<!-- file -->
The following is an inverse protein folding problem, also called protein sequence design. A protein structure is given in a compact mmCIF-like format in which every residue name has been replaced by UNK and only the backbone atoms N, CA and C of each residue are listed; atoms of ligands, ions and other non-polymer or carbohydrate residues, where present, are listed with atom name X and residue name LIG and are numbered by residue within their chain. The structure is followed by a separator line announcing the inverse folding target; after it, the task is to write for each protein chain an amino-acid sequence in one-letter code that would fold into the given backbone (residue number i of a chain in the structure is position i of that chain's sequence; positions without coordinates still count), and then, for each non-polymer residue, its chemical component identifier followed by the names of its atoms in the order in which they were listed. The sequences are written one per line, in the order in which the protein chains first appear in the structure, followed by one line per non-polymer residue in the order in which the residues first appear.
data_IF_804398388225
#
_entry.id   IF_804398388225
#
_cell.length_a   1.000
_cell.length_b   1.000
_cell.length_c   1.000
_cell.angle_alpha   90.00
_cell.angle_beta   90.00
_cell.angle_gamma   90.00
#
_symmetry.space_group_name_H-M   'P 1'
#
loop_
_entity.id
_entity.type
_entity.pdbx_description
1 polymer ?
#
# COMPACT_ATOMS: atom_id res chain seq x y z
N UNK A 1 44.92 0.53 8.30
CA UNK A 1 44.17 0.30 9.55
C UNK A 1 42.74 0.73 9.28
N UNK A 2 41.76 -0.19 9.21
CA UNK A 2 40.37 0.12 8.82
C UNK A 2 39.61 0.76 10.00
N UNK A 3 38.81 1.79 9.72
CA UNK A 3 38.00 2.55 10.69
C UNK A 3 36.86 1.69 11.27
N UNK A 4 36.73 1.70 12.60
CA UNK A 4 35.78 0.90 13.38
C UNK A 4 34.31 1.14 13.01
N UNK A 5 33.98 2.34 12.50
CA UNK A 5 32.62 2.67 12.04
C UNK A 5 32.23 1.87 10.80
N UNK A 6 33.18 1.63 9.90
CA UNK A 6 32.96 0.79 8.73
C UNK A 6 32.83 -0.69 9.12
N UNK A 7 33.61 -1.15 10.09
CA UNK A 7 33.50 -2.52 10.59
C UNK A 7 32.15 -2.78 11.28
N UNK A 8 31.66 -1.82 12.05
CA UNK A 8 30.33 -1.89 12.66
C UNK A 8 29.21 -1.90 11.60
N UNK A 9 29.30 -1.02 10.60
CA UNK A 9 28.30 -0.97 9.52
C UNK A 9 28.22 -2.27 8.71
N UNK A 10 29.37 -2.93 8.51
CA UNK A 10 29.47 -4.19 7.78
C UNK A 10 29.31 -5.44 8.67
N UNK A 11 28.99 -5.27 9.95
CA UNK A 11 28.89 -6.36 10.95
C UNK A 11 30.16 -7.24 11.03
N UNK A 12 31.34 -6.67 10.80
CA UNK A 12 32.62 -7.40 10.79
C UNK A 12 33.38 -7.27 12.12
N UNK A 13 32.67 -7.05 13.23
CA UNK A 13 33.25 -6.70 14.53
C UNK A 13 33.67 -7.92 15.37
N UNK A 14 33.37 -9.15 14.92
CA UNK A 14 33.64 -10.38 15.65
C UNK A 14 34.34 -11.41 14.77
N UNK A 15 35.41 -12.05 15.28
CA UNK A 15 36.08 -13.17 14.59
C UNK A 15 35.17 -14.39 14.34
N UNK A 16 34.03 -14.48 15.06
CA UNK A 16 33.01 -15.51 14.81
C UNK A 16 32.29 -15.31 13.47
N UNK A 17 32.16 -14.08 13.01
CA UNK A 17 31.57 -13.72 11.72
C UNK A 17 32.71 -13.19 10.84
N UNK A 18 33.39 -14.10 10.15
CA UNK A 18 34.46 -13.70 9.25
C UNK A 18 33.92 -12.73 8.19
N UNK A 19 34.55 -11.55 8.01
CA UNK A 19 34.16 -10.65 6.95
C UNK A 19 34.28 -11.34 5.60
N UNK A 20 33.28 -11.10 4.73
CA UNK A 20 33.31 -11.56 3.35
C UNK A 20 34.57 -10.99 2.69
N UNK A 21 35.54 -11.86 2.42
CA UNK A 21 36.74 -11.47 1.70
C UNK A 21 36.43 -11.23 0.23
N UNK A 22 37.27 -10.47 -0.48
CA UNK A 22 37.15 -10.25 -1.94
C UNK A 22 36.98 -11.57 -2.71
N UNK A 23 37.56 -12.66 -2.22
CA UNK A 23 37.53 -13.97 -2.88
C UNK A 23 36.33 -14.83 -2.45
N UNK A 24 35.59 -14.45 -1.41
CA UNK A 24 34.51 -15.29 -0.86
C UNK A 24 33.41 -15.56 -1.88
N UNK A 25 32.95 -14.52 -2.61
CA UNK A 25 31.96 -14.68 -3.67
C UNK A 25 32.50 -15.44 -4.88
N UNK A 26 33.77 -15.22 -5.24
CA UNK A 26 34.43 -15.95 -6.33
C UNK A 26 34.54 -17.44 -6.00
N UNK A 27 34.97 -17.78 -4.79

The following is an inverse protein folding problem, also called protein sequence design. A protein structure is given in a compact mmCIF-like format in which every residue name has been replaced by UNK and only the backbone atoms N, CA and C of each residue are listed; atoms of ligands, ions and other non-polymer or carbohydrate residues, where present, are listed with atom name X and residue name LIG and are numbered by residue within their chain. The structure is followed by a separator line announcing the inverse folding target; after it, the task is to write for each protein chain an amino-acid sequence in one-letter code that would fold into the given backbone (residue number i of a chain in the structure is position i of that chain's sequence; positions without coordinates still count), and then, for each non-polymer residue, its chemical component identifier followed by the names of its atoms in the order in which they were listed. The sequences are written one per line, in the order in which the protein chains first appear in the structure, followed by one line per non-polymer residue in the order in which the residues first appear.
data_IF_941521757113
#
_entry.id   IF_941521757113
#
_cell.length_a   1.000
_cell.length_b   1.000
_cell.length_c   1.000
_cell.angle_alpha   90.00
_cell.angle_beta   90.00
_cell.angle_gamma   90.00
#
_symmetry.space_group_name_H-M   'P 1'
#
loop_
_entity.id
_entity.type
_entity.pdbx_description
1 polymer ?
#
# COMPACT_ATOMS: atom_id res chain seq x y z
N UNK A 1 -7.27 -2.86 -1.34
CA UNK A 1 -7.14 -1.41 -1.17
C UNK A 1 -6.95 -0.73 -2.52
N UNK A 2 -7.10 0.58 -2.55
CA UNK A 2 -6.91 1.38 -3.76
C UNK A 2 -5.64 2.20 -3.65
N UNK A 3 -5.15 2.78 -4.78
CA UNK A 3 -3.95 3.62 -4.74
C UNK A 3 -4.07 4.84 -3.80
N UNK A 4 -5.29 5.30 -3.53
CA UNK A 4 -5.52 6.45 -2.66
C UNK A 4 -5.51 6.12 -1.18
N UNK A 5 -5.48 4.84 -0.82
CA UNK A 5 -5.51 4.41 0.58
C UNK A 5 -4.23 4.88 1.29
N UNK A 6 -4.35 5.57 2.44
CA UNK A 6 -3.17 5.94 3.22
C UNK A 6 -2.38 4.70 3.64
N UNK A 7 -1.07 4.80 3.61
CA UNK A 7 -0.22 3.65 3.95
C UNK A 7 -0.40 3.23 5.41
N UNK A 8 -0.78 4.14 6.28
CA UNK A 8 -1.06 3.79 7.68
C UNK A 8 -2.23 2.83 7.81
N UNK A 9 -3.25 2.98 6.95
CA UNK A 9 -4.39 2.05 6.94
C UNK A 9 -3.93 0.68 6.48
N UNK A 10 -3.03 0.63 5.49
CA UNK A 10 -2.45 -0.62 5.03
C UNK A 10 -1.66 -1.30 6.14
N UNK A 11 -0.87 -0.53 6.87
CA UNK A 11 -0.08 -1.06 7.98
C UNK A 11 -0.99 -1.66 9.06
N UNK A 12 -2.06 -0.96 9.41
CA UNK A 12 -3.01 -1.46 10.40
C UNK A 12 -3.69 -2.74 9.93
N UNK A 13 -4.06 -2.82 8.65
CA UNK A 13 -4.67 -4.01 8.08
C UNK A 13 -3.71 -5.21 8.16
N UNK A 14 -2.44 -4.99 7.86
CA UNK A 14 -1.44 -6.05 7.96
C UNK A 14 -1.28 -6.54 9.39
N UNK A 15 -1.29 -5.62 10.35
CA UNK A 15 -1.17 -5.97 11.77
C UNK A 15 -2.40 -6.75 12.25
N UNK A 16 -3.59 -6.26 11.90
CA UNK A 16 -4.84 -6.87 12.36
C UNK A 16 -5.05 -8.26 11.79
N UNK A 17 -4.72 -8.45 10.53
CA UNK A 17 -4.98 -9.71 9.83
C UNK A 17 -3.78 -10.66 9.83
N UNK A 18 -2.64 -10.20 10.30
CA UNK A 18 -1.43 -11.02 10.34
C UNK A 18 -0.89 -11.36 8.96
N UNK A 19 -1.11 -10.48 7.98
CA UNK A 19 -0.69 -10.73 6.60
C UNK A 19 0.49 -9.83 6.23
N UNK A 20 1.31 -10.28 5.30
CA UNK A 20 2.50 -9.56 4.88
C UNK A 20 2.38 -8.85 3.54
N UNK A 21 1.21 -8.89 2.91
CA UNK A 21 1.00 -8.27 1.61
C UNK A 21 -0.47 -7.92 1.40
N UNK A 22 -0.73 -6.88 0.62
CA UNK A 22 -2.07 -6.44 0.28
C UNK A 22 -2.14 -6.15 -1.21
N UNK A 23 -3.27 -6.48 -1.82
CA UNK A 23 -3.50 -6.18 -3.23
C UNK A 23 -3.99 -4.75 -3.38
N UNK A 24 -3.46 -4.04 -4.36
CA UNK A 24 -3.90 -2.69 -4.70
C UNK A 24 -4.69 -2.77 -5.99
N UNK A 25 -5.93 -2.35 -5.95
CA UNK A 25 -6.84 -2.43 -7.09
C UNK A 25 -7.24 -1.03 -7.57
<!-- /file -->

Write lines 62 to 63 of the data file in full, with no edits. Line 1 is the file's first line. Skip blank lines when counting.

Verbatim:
CA UNK A 14 33.64 -10.38 15.65
C UNK A 14 34.34 -11.41 14.77